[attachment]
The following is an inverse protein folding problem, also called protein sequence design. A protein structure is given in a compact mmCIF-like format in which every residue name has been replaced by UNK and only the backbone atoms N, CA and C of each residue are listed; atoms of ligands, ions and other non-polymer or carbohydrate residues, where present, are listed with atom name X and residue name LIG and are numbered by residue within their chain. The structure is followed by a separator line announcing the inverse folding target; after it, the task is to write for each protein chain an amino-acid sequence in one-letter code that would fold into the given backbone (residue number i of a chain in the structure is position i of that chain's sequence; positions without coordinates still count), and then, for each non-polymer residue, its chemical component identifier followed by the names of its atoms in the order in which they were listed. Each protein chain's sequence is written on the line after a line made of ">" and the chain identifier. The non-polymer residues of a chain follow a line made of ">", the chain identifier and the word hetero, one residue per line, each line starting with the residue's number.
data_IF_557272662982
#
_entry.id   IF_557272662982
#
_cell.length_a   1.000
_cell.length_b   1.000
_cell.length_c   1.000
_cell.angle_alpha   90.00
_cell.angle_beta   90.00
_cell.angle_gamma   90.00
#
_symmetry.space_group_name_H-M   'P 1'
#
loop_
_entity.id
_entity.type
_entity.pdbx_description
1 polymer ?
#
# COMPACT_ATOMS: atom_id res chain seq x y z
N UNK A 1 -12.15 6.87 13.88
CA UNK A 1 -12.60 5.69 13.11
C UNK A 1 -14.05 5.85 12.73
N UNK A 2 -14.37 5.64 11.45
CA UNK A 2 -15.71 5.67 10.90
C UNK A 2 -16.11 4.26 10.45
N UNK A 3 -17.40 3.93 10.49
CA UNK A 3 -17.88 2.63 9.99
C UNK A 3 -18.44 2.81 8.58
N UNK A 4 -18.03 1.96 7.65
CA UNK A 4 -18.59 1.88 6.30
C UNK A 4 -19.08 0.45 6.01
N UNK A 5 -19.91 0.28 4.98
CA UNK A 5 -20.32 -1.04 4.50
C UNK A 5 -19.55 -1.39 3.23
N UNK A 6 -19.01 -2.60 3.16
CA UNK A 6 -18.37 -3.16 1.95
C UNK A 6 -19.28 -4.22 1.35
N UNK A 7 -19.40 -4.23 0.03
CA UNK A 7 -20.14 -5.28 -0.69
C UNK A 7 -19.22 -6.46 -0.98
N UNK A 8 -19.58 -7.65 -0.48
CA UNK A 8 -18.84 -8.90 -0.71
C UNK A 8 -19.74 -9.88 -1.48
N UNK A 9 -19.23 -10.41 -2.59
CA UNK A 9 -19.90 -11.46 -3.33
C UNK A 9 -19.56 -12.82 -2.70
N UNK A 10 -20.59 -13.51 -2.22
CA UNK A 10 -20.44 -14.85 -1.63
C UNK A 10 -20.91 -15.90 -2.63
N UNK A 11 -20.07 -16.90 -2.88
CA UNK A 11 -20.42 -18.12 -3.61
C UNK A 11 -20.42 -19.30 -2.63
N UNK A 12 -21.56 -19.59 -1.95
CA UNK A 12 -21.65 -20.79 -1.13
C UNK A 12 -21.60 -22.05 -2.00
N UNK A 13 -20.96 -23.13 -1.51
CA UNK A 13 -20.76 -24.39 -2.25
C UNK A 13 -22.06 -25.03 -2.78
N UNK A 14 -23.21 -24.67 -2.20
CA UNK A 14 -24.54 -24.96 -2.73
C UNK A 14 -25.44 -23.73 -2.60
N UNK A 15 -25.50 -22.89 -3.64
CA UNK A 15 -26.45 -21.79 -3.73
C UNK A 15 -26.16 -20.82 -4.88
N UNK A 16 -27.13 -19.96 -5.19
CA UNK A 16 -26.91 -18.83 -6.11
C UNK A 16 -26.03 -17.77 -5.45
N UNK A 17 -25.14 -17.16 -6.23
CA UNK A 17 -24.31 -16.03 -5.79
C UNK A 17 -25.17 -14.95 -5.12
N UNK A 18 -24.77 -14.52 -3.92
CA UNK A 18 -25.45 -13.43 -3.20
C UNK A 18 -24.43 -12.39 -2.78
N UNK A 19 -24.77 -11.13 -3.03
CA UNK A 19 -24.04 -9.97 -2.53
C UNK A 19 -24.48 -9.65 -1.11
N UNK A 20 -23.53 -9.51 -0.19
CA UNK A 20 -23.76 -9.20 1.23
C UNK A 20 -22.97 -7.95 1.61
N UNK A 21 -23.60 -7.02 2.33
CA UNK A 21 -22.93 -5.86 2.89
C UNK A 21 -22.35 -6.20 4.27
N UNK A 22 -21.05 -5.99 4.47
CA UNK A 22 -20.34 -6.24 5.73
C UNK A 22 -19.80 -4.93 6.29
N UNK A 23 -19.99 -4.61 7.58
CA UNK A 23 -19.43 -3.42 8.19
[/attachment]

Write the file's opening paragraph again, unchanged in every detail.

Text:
The following is an inverse protein folding problem, also called protein sequence design. A protein structure is given in a compact mmCIF-like format in which every residue name has been replaced by UNK and only the backbone atoms N, CA and C of each residue are listed; atoms of ligands, ions and other non-polymer or carbohydrate residues, where present, are listed with atom name X and residue name LIG and are numbered by residue within their chain. The structure is followed by a separator line announcing the inverse folding target; after it, the task is to write for each protein chain an amino-acid sequence in one-letter code that would fold into the given backbone (residue number i of a chain in the structure is position i of that chain's sequence; positions without coordinates still count), and then, for each non-polymer residue, its chemical component identifier followed by the names of its atoms in the order in which they were listed. Each protein chain's sequence is written on the line after a line made of ">" and the chain identifier. The non-polymer residues of a chain follow a line made of ">", the chain identifier and the word hetero, one residue per line, each line starting with the residue's number.